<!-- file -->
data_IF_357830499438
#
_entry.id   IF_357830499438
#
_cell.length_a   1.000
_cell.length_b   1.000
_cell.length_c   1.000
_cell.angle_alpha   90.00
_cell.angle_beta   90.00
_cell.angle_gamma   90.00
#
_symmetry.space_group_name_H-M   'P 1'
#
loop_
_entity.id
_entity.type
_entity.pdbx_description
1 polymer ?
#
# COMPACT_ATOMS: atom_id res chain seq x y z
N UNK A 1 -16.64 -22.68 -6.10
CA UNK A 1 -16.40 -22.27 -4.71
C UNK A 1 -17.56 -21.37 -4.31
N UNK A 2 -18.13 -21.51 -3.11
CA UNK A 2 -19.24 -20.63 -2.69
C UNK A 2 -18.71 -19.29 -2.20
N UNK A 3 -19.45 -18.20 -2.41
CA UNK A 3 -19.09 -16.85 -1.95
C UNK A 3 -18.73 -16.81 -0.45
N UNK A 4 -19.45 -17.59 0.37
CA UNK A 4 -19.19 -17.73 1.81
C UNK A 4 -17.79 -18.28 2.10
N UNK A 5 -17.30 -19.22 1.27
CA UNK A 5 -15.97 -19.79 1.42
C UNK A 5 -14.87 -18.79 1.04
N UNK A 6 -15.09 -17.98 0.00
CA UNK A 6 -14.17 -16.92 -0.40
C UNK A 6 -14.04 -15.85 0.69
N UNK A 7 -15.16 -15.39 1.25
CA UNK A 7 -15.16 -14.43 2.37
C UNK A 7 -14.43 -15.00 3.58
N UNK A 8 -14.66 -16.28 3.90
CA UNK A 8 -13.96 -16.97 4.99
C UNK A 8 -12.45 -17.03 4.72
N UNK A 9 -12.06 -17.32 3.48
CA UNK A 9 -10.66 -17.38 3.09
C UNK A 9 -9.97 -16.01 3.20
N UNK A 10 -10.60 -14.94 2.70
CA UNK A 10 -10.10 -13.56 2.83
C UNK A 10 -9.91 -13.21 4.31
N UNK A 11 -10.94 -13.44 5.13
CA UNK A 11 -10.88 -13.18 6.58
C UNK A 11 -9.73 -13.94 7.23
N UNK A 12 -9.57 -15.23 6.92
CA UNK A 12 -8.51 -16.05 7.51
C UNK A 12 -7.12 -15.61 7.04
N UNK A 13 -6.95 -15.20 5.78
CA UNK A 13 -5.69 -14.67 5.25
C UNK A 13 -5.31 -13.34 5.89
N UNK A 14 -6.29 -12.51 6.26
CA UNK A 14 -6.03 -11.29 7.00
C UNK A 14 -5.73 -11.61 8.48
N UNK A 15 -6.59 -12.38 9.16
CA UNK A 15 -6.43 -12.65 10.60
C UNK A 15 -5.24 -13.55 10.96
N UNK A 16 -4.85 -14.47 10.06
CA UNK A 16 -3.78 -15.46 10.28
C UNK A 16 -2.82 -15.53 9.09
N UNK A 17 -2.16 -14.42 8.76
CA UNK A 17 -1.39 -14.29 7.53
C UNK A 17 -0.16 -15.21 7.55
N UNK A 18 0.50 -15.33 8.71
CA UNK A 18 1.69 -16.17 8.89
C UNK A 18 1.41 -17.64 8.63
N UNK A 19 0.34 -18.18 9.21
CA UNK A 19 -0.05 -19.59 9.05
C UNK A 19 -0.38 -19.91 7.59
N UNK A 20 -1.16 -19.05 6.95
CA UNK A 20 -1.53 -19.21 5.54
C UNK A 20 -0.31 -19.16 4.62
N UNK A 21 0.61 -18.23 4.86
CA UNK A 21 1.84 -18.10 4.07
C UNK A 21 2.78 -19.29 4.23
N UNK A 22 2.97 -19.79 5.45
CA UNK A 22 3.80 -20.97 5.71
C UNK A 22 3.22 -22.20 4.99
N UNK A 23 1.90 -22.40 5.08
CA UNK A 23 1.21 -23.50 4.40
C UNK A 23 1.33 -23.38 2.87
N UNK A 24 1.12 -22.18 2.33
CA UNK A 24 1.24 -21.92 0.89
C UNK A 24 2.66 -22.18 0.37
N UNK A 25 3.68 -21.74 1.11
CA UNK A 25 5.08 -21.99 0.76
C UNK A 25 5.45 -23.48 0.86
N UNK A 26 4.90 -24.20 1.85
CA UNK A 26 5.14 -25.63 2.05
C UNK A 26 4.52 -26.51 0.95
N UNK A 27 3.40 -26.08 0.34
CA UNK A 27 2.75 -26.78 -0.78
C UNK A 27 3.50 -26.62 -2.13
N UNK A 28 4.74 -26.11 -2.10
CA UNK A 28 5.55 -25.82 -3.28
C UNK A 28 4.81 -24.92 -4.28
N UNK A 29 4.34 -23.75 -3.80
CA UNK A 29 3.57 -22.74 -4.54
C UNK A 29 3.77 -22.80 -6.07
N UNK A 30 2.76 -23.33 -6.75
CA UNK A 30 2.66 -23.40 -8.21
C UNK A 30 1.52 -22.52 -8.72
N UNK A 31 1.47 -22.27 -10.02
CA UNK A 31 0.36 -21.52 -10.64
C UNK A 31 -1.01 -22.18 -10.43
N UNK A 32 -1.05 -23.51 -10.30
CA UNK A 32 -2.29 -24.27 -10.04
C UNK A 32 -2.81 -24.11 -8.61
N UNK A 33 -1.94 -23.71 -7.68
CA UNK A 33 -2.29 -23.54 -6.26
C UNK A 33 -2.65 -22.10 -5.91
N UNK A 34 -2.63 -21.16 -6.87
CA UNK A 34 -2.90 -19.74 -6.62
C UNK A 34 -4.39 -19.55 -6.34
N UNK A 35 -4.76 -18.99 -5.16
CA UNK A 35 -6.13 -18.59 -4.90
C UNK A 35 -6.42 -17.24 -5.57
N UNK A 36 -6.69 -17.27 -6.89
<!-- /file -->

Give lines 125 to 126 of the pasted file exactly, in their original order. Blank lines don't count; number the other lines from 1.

C UNK A 35 -6.42 -17.24 -5.57
N UNK A 36 -6.69 -17.27 -6.89